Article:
Mexico wins fifth championship in eight years at BanBury Golf Course in Eagle, Idaho
Mexico posted its fifth team victory in the past eight years at the 2021 Girls Junior Americas Cup, held July 20-22 at BanBury Golf Course in Eagle, Idaho. They held onto a three-stroke lead earned in the first round for the win at -19, three strokes ahead of runner-up, Idaho and seven clear of Southern California in third place. Team Arizona shot rounds of 3-over 216, 2-over 215 and 3-under 209 to finish the tournament in fifth place at 1-over-par 640.
Similar to a collegiate event, the Girls Junior America’s Cup features 18 teams of four girls representing their state, province or country. The competition is held over 54-holes with each team counting its best three scores each round.
Southern California’s Kylie Chong outpaced the field in the individual championship, with rounds of 67-65-68 to finish at 13-under par. Arizona’s Calynne Rosholt shot 74-71-69, +1, to lead team Arizona. Jennifer Seo put up steady rounds of 72-71-72 to finish a stroke behind at T18. Makenzie Cooper finished at +7 after rounds of 70-74-76, and Aryanna Morris shot a final round 2-under 68 for the team.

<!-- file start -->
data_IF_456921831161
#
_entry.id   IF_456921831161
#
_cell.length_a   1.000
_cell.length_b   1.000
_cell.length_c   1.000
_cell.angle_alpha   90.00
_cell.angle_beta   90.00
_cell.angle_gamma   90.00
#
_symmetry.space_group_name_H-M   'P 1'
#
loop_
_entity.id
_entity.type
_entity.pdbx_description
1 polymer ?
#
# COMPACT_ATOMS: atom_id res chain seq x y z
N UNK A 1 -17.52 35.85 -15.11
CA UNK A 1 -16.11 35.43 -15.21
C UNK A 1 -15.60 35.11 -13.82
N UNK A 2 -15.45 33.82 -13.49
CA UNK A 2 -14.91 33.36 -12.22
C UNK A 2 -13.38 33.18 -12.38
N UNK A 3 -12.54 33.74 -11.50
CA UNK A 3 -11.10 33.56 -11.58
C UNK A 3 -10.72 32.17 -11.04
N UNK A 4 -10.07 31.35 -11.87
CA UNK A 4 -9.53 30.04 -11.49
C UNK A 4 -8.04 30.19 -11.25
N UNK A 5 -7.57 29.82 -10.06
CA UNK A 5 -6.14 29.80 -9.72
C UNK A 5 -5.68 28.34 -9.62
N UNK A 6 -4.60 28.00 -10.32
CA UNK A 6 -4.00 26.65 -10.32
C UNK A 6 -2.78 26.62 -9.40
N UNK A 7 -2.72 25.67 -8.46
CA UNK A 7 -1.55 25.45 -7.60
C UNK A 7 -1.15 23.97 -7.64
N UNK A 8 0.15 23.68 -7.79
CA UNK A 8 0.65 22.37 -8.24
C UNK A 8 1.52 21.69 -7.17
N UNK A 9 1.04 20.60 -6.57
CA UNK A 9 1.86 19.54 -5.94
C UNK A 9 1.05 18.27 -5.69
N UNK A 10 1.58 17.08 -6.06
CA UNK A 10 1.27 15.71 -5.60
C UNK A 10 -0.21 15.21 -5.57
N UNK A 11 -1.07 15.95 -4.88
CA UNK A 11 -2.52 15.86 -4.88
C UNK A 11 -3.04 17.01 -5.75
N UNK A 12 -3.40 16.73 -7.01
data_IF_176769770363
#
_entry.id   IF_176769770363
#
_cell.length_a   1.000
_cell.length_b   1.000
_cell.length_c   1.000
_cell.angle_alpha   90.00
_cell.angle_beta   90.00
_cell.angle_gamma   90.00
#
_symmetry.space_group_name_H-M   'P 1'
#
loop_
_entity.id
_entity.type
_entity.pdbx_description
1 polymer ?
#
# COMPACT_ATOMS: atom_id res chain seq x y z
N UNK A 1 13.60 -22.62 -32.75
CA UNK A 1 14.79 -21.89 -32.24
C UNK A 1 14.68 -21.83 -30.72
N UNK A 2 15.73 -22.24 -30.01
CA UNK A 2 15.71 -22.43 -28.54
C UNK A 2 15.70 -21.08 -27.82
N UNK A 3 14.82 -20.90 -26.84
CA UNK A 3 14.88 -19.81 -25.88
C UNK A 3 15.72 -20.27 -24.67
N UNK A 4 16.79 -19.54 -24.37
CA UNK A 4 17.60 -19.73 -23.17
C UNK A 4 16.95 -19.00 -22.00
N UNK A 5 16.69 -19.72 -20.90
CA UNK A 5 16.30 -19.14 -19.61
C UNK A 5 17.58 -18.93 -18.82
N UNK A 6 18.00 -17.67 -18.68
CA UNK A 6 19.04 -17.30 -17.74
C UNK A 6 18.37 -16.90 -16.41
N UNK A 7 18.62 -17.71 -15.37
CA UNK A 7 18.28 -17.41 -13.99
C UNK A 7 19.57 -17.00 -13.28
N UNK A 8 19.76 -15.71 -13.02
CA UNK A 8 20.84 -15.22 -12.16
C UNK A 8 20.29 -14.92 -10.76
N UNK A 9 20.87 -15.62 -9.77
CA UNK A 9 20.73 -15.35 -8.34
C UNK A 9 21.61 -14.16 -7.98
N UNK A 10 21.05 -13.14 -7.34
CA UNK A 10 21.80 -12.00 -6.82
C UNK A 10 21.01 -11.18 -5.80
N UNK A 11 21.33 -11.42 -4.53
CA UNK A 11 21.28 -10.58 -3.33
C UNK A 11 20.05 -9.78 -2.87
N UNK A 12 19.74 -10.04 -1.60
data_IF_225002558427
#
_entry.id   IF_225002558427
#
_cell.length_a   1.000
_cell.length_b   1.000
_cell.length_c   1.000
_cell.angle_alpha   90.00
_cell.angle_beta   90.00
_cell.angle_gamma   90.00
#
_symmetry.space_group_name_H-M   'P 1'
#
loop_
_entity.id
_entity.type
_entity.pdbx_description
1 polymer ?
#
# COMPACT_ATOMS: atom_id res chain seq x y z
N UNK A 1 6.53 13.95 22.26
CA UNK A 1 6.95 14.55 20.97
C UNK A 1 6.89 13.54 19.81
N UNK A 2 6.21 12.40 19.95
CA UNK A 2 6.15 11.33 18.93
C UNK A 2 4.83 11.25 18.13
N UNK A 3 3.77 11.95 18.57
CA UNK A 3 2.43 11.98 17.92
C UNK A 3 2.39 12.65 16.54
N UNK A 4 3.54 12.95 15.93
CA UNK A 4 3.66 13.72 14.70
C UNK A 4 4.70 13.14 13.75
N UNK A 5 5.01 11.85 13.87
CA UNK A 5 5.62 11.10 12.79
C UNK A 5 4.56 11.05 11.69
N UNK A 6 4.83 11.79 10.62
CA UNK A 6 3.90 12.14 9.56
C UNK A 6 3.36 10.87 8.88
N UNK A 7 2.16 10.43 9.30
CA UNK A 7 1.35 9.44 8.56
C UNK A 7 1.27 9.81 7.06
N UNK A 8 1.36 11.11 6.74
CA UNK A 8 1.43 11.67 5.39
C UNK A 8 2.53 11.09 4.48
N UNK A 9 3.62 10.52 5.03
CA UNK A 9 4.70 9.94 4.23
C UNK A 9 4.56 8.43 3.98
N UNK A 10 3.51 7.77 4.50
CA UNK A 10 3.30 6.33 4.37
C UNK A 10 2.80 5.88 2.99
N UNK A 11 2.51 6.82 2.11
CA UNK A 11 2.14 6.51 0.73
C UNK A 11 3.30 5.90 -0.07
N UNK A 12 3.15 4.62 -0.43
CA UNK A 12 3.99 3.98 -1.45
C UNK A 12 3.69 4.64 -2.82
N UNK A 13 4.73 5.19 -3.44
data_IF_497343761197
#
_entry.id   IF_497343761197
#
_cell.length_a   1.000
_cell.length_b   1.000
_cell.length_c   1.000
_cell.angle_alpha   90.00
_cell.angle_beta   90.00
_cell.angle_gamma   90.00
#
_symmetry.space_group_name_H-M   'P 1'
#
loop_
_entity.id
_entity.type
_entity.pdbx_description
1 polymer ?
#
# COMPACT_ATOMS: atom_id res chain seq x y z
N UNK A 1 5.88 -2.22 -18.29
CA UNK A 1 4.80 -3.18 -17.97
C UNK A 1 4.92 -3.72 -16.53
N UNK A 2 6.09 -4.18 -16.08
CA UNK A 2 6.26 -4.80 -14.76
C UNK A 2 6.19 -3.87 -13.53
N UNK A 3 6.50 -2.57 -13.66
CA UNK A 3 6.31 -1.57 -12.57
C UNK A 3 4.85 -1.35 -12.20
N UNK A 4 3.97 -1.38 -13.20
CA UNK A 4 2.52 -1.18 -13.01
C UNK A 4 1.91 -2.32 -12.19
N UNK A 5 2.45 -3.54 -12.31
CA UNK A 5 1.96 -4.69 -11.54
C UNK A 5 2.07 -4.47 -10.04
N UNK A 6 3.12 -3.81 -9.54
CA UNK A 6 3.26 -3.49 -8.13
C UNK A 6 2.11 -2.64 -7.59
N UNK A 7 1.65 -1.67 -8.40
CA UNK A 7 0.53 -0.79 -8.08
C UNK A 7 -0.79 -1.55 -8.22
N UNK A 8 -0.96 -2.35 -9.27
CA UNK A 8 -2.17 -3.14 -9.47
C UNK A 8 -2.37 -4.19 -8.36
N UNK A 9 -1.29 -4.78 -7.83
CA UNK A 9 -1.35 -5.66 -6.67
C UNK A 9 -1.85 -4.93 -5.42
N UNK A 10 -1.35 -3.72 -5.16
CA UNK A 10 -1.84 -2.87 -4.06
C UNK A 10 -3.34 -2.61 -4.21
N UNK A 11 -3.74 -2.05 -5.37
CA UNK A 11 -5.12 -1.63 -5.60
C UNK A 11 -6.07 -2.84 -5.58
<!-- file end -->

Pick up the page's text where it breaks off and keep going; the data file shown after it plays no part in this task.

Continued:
Congratulations to team Hawaii for being awarded the Joan Teats Award, which is given to the team that best exemplifies the qualities of leadership, sportsmanship, honesty, friendship and respect throughout the week.
Click Here for complete final standings.
About the Girls Junior America’s Cup
The GJAC is a non-profit organization established in 1978 under the leadership of Joan Teats with a mission to provide a premier international team-golf tournament that encourages sportsmanship, friendship, personal growth and development of young women golfers. The event began with 11 teams in ’78 which grew into 18 teams by 1991. Each team consists of the top four girls from each state/country that exemplify not only outstanding skill and experience, but also true sportsmanship, discipline, courtesy and strength of character. The tournament is a 54-hole competition with teams counting three scores and throwing out the team’s highest score. The event also includes a practice round, opening and closing ceremonies, a tournament banquet and a social event. Being chosen to represent our state/country to play in the Girls Junior America’s Cup is one of the highest honors in girls’ junior golf. To learn more, visit https://gjac.org/.